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The thing that causes the stench of death could actually be used to keep you alive

By Elizabeth Rayne

Imagine being surrounded by a horde of zombies. Now imagine that miasma invading your nostrils could have the potential to cure several diseases (except the zombie virus, of course).

Zombies may not exist, but putrescine does. This putrid — obviously — substance is released when white blood cells eat dead cells in the body. Corpses aren’t the only things in which the process, called efferocytosis, happens. Dead micro-materials need to be cleaned up in living organisms before inflammation or necrosis can set in. Now, in one of the most unlikely twists you never even saw coming in a horror movie, putrescine has shown its ability to reverse atherosclerosis and other inflammatory illnesses.

“Macrophage metabolism of [dead cell]-derived metabolites allows for optimal continual efferocytosis and resolution of injury,” said Ira Tabas of the Tabas Lab at Columbia University Irving Medical Center, who led a study recently published in Cell Metabolism.

But first, how do rotting cadavers get to smell so rancid? It isn’t completely unlike a ravenous zombie, though zombies usually prefer fresh meat. Macrophages are a type of white blood cell that specifically exist to digest dead cells. Within minutes of cellular death, they start to feast on the dead stuff and ingest amino acids like arginine, which the body uses to make proteins, and ornithine. Efferocytosis gets a boost from the arginase 1 (Arg1) and ornithine decarboxylase (ODC) that macrophages metabolize into putrescine. Putrescine switches on the protein Rac1, which zaps a signal to the macrophages to keep consuming the lifeless cells lying around.

Even in a living human body, about a billion cells die every day. At least the amount of putrescine produced in something alive is way too minimal to smell like eau de corpse.

Atherosclerosis happens when plaque made up of excess fat, cholesterol and other substances in blood which build up in the arteries. Plaque hardens over time and makes it more and more difficult for that oxygen-rich blood to reach the heart. If left untreated, it can blow up into a heart attack or stroke. What might blow your mind even more is that medical use of putrescine could extend beyond atherosclerosis and treat Alzheimer’s and other diseases that result from inflammation.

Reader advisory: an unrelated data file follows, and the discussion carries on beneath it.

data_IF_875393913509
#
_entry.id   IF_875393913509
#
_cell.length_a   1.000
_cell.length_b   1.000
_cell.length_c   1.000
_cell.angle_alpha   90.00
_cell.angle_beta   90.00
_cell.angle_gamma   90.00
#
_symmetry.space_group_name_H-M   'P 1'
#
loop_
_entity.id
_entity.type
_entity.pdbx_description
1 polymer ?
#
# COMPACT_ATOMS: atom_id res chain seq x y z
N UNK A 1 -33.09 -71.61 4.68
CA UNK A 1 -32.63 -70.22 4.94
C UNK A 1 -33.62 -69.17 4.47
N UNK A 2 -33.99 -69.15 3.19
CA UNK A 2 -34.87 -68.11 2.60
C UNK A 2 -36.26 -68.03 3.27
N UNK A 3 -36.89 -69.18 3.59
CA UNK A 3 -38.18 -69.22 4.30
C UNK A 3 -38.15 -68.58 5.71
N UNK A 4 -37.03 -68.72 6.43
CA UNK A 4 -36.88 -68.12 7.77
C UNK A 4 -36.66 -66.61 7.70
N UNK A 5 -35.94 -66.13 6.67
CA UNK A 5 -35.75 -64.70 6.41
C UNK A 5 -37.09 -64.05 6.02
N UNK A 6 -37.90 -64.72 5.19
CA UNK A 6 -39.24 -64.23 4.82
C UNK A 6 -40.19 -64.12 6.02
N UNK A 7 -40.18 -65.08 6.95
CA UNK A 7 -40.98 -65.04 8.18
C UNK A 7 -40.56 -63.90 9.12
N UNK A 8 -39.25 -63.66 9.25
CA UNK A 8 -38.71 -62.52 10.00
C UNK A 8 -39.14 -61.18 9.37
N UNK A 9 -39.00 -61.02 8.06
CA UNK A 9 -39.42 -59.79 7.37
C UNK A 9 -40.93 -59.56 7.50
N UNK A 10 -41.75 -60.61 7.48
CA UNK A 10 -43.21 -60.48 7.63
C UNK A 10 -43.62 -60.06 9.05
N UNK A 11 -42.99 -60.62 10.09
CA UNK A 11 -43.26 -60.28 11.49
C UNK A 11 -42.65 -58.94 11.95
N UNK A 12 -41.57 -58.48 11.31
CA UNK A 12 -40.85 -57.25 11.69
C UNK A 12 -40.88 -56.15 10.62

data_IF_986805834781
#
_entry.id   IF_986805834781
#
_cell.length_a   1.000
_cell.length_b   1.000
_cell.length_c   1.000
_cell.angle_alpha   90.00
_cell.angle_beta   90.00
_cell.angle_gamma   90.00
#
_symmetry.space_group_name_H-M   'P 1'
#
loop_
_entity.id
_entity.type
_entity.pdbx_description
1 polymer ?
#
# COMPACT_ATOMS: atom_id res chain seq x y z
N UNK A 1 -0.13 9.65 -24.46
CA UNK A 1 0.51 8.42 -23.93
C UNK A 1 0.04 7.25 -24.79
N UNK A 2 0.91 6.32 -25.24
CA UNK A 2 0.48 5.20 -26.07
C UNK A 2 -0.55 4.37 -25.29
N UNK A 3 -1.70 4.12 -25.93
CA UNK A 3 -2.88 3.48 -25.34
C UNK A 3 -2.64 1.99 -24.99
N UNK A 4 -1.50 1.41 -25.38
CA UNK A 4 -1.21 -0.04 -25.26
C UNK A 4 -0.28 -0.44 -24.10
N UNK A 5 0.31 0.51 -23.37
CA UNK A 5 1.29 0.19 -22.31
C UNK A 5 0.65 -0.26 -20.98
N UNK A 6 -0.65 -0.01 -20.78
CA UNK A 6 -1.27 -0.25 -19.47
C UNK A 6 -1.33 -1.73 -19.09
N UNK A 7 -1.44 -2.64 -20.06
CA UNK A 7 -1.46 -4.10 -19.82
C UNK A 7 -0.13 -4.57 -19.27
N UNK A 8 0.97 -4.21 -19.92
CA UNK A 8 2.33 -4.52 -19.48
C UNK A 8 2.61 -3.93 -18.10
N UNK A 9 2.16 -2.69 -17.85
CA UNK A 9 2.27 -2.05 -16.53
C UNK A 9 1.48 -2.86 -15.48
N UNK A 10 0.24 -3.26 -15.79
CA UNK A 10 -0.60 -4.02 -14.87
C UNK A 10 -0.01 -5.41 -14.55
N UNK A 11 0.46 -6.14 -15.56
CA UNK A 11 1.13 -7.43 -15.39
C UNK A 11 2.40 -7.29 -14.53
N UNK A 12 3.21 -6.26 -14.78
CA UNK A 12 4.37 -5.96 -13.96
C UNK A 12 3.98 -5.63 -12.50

Tabas and his research team tested how effective macrophages spewing out putrescine could be in the treatment of atherosclerosis in mice. Before actually running tests, they put together human macrophages and dying cells in a petri dish to watch efferocytosis as it happened. This is when they found out that macrophages recycle the amino acids in the dead cells they devour to create putrescine. They also noticed that mice with atherosclerosis didn’t have enough arginase 1 to make putrescine. After those observations, they dissolved it in water, which got rid of the smell, and gave it to the mice with atherosclerosis. They not only drank it without balking, but eventually showed no more signs of illness. 

"Of course we do not yet know the feasibility and safety of using low-dose putrescine to ward off atherosclerotic heart disease and other diseases driven by defective efferocytosis," Tabas said. "However, the study shows the potential of treating heart disease with compounds that help macrophages eat dead cells and that are currently in clinical trials for other indications."

Until then, you might want to hold off on that extra slice of pizza.

(via Columbia University Irving Medical Center)

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